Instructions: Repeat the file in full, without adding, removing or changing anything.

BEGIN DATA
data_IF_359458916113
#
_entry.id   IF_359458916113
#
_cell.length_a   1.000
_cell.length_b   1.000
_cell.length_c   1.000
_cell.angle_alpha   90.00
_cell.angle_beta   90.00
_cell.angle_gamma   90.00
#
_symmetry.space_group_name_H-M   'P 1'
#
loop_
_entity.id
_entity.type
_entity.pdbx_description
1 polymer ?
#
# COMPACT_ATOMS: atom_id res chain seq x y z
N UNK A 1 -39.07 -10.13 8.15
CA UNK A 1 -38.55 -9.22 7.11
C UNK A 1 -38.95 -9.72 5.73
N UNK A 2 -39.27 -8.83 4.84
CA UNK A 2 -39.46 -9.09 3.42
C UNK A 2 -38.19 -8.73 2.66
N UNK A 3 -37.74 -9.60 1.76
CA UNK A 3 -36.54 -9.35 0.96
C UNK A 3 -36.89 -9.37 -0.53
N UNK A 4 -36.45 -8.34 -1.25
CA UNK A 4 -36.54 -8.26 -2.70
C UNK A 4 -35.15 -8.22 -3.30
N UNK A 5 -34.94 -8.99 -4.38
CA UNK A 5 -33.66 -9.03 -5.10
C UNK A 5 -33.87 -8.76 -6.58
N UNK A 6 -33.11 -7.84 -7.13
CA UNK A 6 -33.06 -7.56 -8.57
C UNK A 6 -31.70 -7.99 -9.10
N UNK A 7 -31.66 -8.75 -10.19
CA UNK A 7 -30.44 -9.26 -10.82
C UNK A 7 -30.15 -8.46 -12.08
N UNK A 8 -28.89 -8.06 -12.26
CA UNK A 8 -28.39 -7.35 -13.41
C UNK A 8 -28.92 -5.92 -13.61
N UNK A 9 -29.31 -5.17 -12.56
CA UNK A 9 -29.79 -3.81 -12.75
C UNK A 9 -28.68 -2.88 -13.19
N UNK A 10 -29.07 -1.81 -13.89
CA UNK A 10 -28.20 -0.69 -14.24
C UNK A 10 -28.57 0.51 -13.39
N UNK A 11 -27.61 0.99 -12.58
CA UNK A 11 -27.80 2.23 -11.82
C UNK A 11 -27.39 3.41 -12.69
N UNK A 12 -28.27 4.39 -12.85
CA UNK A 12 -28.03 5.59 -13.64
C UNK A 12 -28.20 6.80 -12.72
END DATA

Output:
data_IF_359458916113
#
_entry.id   IF_359458916113
#
_cell.length_a   1.000
_cell.length_b   1.000
_cell.length_c   1.000
_cell.angle_alpha   90.00
_cell.angle_beta   90.00
_cell.angle_gamma   90.00
#
_symmetry.space_group_name_H-M   'P 1'
#
loop_
_entity.id
_entity.type
_entity.pdbx_description
1 polymer ?
#
# COMPACT_ATOMS: atom_id res chain seq x y z
N UNK A 1 -39.07 -10.13 8.15
CA UNK A 1 -38.55 -9.22 7.11
C UNK A 1 -38.95 -9.72 5.73
N UNK A 2 -39.27 -8.83 4.84
CA UNK A 2 -39.46 -9.09 3.42
C UNK A 2 -38.19 -8.73 2.66
N UNK A 3 -37.74 -9.60 1.76
CA UNK A 3 -36.54 -9.35 0.96
C UNK A 3 -36.89 -9.37 -0.53
N UNK A 4 -36.45 -8.34 -1.25
CA UNK A 4 -36.54 -8.26 -2.70
C UNK A 4 -35.15 -8.22 -3.30
N UNK A 5 -34.94 -8.99 -4.38
CA UNK A 5 -33.66 -9.03 -5.10
C UNK A 5 -33.87 -8.76 -6.58
N UNK A 6 -33.11 -7.84 -7.13
CA UNK A 6 -33.06 -7.56 -8.57
C UNK A 6 -31.70 -7.99 -9.10
N UNK A 7 -31.66 -8.75 -10.19
CA UNK A 7 -30.44 -9.26 -10.82
C UNK A 7 -30.15 -8.46 -12.08
N UNK A 8 -28.89 -8.06 -12.26
CA UNK A 8 -28.39 -7.35 -13.41
C UNK A 8 -28.92 -5.92 -13.61
N UNK A 9 -29.31 -5.17 -12.56
CA UNK A 9 -29.79 -3.81 -12.75
C UNK A 9 -28.68 -2.88 -13.19
N UNK A 10 -29.07 -1.81 -13.89
CA UNK A 10 -28.20 -0.69 -14.24
C UNK A 10 -28.57 0.51 -13.39
N UNK A 11 -27.61 0.99 -12.58
CA UNK A 11 -27.80 2.23 -11.82
C UNK A 11 -27.39 3.41 -12.69
N UNK A 12 -28.27 4.39 -12.85
CA UNK A 12 -28.03 5.59 -13.64
C UNK A 12 -28.20 6.80 -12.72